So far these examples ”do nothing” with the (multiplicative and additive) structure of the ring in which we evaluate our group scheme. But the next instances do this: We define the additive- and the multiplicative group scheme by and sending a -ring to to its underlying additive- and multiplicative group, respectively. These have the ”function rings” and and since we note that our basic building blocks and are in fact representable -functors aka. affine group schemes. We observe that we have and call in generalization of this property any group scheme satisfying multiplicative group scheme. (We could have also the idea to call satisfying ”additive” but I didn’t see this.) By some computation of the hom spaces involving co- and birings we see that these are again always values of a representable -functor ; this functor we call the Cartier dual of . If for example is a finite group scheme also is, and moreover is a contravariant autoequivalence (”duality”) of ; in general it is also a duality in some specific sense. By taking the Cartier dual of a constant group scheme we obtain the notion of a diagonlizable group scheme. To justify this naming we compute some value where denotes the group algebra of and the last isomorphism is due to the universal property of group rings; we observe that the last equality tells us that and recall that a is called a character of (and one calls a group generated by these ”diagonalizable”). Revisiting the condition by which we defined multiplicative group schemes and considering a group scheme satisfying this condition for all sub group-schemes of we arrive at the notion of unipotent group scheme. By the structure theorem of decomposition of affine groups we can proof that is unipotent iff the completion of group schemes (which gives us-by the usual technic of completion- a formal (group) scheme if is a group scheme) of the Cartier dual of , i.e. is a connected formal group scheme also called local group scheme since a local group scheme is defined to be the spectrum of a local ring; this requirement in turn is equivalent to hence the first name ”connected”. There is also a connection between connected and étale schemes: For any formal group scheme there is an essentially unique exact sequence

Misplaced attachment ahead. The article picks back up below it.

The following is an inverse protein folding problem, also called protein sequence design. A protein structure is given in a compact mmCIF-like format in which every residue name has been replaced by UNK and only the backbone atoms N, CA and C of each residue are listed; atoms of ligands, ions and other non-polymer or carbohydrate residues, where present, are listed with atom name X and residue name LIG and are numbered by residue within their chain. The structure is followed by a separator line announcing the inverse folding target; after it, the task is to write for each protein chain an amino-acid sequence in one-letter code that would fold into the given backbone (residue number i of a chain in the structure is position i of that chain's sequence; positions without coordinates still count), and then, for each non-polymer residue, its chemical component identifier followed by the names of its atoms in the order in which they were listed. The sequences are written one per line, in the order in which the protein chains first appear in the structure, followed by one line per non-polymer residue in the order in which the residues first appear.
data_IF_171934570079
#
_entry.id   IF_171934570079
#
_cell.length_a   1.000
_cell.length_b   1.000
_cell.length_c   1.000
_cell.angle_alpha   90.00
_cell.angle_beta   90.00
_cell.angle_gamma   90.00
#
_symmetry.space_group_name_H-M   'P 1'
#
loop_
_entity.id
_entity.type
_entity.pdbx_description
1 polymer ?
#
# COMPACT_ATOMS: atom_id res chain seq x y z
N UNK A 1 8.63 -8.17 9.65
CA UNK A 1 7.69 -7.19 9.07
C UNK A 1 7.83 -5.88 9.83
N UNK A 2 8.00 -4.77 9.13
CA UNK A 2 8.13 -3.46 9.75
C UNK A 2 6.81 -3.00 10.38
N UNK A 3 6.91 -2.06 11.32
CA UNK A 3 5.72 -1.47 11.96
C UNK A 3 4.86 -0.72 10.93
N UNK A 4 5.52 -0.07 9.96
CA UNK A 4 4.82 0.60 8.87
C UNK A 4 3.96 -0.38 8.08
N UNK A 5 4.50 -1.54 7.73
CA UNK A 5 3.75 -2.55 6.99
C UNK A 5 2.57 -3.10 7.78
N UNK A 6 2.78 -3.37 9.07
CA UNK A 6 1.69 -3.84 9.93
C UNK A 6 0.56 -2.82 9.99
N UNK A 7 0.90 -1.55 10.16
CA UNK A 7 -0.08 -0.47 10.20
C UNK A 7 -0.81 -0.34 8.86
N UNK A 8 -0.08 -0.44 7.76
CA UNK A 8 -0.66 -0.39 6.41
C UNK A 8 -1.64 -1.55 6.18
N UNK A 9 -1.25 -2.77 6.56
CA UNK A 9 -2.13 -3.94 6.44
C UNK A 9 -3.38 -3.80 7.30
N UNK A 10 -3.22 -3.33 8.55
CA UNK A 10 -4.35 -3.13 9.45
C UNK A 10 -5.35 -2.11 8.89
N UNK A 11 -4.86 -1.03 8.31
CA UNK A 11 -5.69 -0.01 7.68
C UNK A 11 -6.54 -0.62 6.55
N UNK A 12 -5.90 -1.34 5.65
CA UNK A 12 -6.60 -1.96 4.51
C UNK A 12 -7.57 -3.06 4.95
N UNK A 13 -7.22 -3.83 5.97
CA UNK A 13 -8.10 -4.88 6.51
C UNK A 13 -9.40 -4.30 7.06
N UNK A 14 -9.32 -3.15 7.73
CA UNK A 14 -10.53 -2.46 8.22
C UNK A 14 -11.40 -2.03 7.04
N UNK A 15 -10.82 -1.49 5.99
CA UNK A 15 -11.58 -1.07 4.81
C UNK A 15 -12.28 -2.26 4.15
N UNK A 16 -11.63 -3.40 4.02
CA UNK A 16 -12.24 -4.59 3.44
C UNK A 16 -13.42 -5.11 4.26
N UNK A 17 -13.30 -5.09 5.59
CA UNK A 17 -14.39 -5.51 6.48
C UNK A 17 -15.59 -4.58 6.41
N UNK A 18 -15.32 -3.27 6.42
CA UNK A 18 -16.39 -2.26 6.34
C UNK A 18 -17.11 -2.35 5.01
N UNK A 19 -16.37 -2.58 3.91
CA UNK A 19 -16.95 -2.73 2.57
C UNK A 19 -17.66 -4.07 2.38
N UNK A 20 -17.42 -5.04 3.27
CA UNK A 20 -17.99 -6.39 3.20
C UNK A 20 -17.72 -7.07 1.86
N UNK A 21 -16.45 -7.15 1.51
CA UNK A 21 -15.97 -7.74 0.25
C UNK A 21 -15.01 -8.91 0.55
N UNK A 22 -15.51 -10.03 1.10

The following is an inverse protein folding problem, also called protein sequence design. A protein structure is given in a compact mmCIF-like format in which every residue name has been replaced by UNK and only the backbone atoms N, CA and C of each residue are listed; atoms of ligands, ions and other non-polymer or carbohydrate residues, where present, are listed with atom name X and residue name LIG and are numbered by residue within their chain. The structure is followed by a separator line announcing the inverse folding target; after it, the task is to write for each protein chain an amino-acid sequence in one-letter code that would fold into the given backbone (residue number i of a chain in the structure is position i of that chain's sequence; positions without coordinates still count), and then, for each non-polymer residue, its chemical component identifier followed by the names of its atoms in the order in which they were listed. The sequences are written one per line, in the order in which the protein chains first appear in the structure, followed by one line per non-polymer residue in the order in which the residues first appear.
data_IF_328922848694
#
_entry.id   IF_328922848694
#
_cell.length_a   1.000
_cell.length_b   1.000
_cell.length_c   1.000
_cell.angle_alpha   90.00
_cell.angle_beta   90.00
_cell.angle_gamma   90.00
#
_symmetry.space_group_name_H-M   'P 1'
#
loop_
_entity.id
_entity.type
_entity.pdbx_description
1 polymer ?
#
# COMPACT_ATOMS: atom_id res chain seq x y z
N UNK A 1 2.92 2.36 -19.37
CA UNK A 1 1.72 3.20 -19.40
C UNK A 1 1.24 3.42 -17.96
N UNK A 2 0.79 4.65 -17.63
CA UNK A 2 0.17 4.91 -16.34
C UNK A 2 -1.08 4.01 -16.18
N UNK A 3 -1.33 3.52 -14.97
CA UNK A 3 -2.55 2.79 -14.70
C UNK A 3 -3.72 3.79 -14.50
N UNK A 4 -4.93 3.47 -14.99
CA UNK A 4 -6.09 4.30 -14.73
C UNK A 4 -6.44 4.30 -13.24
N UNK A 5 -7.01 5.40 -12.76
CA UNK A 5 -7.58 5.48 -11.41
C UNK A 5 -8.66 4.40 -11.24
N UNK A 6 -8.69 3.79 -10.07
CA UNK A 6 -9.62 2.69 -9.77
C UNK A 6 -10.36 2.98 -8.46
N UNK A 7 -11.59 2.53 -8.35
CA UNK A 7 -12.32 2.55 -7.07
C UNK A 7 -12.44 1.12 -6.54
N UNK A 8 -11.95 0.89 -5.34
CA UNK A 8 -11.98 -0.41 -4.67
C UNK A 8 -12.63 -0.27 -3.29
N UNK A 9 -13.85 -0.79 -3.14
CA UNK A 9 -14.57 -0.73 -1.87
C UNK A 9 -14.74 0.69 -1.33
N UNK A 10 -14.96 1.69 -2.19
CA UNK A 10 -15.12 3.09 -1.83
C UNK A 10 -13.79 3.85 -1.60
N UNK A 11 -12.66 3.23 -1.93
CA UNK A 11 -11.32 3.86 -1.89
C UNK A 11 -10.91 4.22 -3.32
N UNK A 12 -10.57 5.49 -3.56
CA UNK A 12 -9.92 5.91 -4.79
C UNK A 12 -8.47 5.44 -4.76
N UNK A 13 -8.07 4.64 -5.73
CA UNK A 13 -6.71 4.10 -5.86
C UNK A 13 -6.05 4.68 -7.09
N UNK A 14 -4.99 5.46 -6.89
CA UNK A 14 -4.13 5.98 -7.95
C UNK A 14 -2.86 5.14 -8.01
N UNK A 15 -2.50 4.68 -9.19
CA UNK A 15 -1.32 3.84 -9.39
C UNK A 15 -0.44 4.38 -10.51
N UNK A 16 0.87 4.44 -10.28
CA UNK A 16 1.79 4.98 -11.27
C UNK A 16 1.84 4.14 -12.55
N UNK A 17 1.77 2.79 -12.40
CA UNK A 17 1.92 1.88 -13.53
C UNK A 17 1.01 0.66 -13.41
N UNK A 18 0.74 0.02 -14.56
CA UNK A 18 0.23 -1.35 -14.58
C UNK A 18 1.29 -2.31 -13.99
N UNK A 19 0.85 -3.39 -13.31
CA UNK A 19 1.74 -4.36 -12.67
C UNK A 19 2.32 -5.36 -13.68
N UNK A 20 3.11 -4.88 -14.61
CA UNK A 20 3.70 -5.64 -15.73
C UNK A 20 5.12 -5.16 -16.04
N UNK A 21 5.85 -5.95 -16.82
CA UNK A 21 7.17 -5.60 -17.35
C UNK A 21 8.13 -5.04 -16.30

where is connected and is étale. Such decomposition in exact sequences we obtain in further cases: where